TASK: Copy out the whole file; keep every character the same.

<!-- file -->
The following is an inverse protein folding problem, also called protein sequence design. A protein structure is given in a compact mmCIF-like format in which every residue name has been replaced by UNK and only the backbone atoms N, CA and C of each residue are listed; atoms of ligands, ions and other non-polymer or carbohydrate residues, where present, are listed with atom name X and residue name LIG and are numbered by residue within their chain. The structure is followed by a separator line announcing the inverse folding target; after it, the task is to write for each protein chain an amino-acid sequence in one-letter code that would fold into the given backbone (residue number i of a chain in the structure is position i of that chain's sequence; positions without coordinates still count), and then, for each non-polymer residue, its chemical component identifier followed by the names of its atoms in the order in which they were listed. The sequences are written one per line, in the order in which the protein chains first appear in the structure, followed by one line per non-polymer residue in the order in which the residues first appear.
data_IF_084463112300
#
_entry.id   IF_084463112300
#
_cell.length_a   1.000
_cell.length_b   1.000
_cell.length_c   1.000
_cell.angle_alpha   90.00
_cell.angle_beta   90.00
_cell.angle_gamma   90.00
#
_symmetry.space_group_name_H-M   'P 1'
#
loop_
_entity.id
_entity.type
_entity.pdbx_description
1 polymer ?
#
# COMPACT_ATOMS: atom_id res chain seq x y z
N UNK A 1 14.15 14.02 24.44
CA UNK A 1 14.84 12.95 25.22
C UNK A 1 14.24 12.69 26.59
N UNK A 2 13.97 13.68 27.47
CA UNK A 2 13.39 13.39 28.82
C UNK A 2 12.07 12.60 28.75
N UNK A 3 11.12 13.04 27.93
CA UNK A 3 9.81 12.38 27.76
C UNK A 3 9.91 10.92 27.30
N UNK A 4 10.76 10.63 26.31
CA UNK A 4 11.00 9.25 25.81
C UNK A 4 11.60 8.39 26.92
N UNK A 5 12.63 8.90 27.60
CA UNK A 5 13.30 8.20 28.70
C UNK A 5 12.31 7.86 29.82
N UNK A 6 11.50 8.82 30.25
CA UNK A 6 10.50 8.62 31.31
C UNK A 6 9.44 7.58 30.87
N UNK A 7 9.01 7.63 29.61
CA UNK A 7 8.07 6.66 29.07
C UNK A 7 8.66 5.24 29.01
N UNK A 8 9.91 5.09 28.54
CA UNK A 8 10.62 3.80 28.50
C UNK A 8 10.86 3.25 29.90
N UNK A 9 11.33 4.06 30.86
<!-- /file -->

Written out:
The following is an inverse protein folding problem, also called protein sequence design. A protein structure is given in a compact mmCIF-like format in which every residue name has been replaced by UNK and only the backbone atoms N, CA and C of each residue are listed; atoms of ligands, ions and other non-polymer or carbohydrate residues, where present, are listed with atom name X and residue name LIG and are numbered by residue within their chain. The structure is followed by a separator line announcing the inverse folding target; after it, the task is to write for each protein chain an amino-acid sequence in one-letter code that would fold into the given backbone (residue number i of a chain in the structure is position i of that chain's sequence; positions without coordinates still count), and then, for each non-polymer residue, its chemical component identifier followed by the names of its atoms in the order in which they were listed. The sequences are written one per line, in the order in which the protein chains first appear in the structure, followed by one line per non-polymer residue in the order in which the residues first appear.
data_IF_084463112300
#
_entry.id   IF_084463112300
#
_cell.length_a   1.000
_cell.length_b   1.000
_cell.length_c   1.000
_cell.angle_alpha   90.00
_cell.angle_beta   90.00
_cell.angle_gamma   90.00
#
_symmetry.space_group_name_H-M   'P 1'
#
loop_
_entity.id
_entity.type
_entity.pdbx_description
1 polymer ?
#
# COMPACT_ATOMS: atom_id res chain seq x y z
N UNK A 1 14.15 14.02 24.44
CA UNK A 1 14.84 12.95 25.22
C UNK A 1 14.24 12.69 26.59
N UNK A 2 13.97 13.68 27.47
CA UNK A 2 13.39 13.39 28.82
C UNK A 2 12.07 12.60 28.75
N UNK A 3 11.12 13.04 27.93
CA UNK A 3 9.81 12.38 27.76
C UNK A 3 9.91 10.92 27.30
N UNK A 4 10.76 10.63 26.31
CA UNK A 4 11.00 9.25 25.81
C UNK A 4 11.60 8.39 26.92
N UNK A 5 12.63 8.90 27.60
CA UNK A 5 13.30 8.20 28.70
C UNK A 5 12.31 7.86 29.82
N UNK A 6 11.50 8.82 30.25
CA UNK A 6 10.50 8.62 31.31
C UNK A 6 9.44 7.58 30.87
N UNK A 7 9.01 7.63 29.61
CA UNK A 7 8.07 6.66 29.07
C UNK A 7 8.66 5.24 29.01
N UNK A 8 9.91 5.09 28.54
CA UNK A 8 10.62 3.80 28.50
C UNK A 8 10.86 3.25 29.90
N UNK A 9 11.33 4.06 30.86